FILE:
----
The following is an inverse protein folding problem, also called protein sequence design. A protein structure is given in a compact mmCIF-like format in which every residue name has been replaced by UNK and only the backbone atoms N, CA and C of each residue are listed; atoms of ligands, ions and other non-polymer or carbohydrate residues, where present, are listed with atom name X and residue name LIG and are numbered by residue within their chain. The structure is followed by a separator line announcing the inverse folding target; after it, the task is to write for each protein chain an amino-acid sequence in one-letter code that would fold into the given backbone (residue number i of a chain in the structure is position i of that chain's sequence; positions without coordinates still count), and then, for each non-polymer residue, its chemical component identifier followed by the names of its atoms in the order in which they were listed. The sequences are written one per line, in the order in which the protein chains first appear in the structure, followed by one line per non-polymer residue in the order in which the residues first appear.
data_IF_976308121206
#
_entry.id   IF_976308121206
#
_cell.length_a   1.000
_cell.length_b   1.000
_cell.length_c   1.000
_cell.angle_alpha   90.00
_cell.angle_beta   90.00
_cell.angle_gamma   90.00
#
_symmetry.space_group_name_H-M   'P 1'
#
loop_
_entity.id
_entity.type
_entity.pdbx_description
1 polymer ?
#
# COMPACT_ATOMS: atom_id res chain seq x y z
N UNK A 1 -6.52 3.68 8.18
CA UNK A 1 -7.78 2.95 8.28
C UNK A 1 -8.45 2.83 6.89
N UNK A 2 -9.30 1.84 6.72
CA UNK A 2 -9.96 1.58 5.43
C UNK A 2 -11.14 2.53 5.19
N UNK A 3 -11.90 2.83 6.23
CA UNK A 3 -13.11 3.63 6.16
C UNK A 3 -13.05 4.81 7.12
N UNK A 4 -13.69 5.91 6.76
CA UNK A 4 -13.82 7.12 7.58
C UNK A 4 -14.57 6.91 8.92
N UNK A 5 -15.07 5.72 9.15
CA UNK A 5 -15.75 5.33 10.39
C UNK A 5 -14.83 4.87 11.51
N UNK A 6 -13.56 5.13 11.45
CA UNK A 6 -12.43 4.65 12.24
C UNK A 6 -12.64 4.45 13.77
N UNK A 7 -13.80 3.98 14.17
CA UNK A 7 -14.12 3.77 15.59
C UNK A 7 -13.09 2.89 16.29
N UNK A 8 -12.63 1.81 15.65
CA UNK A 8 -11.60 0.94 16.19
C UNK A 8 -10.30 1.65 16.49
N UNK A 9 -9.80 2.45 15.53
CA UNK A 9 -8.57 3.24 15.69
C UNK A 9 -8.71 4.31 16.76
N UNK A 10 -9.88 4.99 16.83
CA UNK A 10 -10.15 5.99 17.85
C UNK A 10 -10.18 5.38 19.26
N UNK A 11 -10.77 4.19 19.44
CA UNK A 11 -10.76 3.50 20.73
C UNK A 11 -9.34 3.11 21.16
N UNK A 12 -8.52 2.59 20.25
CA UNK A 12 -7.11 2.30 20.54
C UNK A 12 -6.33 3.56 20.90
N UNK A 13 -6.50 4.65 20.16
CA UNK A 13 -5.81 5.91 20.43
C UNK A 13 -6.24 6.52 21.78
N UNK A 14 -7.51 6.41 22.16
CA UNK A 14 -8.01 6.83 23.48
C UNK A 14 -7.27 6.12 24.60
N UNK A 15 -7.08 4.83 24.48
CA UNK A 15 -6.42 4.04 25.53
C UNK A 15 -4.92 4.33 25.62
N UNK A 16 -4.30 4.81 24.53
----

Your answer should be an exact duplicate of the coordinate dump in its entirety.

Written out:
The following is an inverse protein folding problem, also called protein sequence design. A protein structure is given in a compact mmCIF-like format in which every residue name has been replaced by UNK and only the backbone atoms N, CA and C of each residue are listed; atoms of ligands, ions and other non-polymer or carbohydrate residues, where present, are listed with atom name X and residue name LIG and are numbered by residue within their chain. The structure is followed by a separator line announcing the inverse folding target; after it, the task is to write for each protein chain an amino-acid sequence in one-letter code that would fold into the given backbone (residue number i of a chain in the structure is position i of that chain's sequence; positions without coordinates still count), and then, for each non-polymer residue, its chemical component identifier followed by the names of its atoms in the order in which they were listed. The sequences are written one per line, in the order in which the protein chains first appear in the structure, followed by one line per non-polymer residue in the order in which the residues first appear.
data_IF_976308121206
#
_entry.id   IF_976308121206
#
_cell.length_a   1.000
_cell.length_b   1.000
_cell.length_c   1.000
_cell.angle_alpha   90.00
_cell.angle_beta   90.00
_cell.angle_gamma   90.00
#
_symmetry.space_group_name_H-M   'P 1'
#
loop_
_entity.id
_entity.type
_entity.pdbx_description
1 polymer ?
#
# COMPACT_ATOMS: atom_id res chain seq x y z
N UNK A 1 -6.52 3.68 8.18
CA UNK A 1 -7.78 2.95 8.28
C UNK A 1 -8.45 2.83 6.89
N UNK A 2 -9.30 1.84 6.72
CA UNK A 2 -9.96 1.58 5.43
C UNK A 2 -11.14 2.53 5.19
N UNK A 3 -11.90 2.83 6.23
CA UNK A 3 -13.11 3.63 6.16
C UNK A 3 -13.05 4.81 7.12
N UNK A 4 -13.69 5.91 6.76
CA UNK A 4 -13.82 7.12 7.58
C UNK A 4 -14.57 6.91 8.92
N UNK A 5 -15.07 5.72 9.15
CA UNK A 5 -15.75 5.33 10.39
C UNK A 5 -14.83 4.87 11.51
N UNK A 6 -13.56 5.13 11.45
CA UNK A 6 -12.43 4.65 12.24
C UNK A 6 -12.64 4.45 13.77
N UNK A 7 -13.80 3.98 14.17
CA UNK A 7 -14.12 3.77 15.59
C UNK A 7 -13.09 2.89 16.29
N UNK A 8 -12.63 1.81 15.65
CA UNK A 8 -11.60 0.94 16.19
C UNK A 8 -10.30 1.65 16.49
N UNK A 9 -9.80 2.45 15.53
CA UNK A 9 -8.57 3.24 15.69
C UNK A 9 -8.71 4.31 16.76
N UNK A 10 -9.88 4.99 16.83
CA UNK A 10 -10.15 5.99 17.85
C UNK A 10 -10.18 5.38 19.26
N UNK A 11 -10.77 4.19 19.44
CA UNK A 11 -10.76 3.50 20.73
C UNK A 11 -9.34 3.11 21.16
N UNK A 12 -8.52 2.59 20.25
CA UNK A 12 -7.11 2.30 20.54
C UNK A 12 -6.33 3.56 20.90
N UNK A 13 -6.50 4.65 20.16
CA UNK A 13 -5.81 5.91 20.43
C UNK A 13 -6.24 6.52 21.78
N UNK A 14 -7.51 6.41 22.16
CA UNK A 14 -8.01 6.83 23.48
C UNK A 14 -7.27 6.12 24.60
N UNK A 15 -7.08 4.83 24.48
CA UNK A 15 -6.42 4.04 25.53
C UNK A 15 -4.92 4.33 25.62
N UNK A 16 -4.30 4.81 24.53